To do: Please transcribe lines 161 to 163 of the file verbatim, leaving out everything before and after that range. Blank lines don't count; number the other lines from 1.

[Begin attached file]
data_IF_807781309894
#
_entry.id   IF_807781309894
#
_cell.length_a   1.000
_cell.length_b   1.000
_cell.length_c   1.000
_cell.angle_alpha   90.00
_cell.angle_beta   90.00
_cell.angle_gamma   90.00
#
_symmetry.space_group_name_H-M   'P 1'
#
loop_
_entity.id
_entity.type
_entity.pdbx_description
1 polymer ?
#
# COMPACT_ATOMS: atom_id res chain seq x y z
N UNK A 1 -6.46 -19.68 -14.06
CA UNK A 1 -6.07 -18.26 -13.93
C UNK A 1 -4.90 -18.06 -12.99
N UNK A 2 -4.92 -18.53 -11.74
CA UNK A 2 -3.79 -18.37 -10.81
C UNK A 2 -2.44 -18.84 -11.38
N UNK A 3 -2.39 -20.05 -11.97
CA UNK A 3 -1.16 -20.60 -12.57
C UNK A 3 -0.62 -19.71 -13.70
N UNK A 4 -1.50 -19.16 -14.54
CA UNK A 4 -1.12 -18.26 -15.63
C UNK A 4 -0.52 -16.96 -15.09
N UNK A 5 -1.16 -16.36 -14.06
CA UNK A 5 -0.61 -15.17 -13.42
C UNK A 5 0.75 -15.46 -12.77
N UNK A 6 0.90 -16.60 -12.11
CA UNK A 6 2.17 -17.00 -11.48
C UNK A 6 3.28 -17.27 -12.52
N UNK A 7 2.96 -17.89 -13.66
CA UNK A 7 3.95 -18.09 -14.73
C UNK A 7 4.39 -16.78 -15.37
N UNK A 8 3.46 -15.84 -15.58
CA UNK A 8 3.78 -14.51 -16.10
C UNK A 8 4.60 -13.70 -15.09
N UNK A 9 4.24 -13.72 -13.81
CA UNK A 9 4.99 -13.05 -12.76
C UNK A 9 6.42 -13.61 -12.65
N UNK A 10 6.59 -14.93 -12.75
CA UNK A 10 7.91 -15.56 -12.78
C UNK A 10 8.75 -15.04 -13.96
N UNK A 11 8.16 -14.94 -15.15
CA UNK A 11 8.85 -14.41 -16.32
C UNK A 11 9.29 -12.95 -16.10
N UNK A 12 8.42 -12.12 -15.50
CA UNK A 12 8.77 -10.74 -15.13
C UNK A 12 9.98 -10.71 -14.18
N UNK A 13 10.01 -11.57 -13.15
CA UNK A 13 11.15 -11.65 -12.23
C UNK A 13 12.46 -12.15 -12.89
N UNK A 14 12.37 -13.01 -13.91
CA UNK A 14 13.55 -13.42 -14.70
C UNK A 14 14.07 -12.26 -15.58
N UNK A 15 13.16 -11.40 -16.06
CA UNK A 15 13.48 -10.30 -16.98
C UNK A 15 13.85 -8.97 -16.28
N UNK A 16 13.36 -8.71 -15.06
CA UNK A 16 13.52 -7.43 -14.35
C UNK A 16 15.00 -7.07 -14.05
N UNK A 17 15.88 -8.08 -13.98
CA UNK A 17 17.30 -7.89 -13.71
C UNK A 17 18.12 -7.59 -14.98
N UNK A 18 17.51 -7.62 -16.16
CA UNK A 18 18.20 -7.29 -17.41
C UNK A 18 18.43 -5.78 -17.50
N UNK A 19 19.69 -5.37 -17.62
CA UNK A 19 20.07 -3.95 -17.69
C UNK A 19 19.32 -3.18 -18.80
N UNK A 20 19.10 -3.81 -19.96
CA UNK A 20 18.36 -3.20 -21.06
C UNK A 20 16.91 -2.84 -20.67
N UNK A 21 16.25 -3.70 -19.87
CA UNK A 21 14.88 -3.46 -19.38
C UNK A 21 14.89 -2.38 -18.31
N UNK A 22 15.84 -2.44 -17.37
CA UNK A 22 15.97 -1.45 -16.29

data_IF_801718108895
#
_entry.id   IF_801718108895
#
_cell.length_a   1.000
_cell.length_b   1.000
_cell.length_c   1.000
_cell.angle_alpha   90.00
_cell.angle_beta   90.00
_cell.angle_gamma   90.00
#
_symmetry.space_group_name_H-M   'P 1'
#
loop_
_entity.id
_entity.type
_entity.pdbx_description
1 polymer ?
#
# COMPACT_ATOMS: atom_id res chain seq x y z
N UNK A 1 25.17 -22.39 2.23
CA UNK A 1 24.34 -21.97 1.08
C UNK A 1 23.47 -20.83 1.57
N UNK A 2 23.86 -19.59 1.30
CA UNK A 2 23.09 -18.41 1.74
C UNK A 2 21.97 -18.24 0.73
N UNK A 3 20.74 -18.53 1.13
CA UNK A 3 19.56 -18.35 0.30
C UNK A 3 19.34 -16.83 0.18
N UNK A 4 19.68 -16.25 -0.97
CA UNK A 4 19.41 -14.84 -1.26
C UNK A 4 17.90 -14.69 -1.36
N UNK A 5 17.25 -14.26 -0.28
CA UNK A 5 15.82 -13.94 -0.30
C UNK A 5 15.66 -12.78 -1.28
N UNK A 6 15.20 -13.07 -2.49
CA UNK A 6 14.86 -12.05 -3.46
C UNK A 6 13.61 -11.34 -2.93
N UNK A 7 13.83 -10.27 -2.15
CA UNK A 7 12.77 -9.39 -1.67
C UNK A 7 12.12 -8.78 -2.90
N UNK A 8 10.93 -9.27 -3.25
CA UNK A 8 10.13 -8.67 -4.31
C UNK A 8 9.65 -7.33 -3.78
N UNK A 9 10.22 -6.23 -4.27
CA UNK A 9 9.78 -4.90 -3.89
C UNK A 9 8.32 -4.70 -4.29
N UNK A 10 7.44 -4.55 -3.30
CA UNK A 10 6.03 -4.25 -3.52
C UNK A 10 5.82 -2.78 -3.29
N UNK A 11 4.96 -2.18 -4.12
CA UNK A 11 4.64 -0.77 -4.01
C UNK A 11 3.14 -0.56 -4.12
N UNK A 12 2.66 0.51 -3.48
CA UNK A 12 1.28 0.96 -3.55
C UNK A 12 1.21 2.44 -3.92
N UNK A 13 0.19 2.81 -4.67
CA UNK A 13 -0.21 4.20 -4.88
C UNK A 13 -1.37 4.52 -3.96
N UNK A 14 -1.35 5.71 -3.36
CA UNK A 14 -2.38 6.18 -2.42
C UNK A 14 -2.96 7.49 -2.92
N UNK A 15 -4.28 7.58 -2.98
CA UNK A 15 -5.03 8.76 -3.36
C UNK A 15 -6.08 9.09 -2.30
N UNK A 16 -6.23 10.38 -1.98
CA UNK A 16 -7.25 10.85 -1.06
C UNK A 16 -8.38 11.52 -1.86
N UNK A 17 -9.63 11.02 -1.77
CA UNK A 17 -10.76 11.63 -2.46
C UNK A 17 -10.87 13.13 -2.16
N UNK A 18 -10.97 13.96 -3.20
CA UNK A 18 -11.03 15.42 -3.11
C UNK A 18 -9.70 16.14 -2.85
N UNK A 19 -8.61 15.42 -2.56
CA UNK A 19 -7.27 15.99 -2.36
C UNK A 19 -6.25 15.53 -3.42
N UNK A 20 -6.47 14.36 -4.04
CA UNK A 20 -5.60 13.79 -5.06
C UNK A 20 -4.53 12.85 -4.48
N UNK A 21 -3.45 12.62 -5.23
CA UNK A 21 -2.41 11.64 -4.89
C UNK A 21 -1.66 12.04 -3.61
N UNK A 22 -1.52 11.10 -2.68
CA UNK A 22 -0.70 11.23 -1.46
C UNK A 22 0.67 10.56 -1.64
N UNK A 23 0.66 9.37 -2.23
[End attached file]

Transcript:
CA UNK A 19 -7.27 15.99 -2.36
C UNK A 19 -6.25 15.53 -3.42
N UNK A 20 -6.47 14.36 -4.04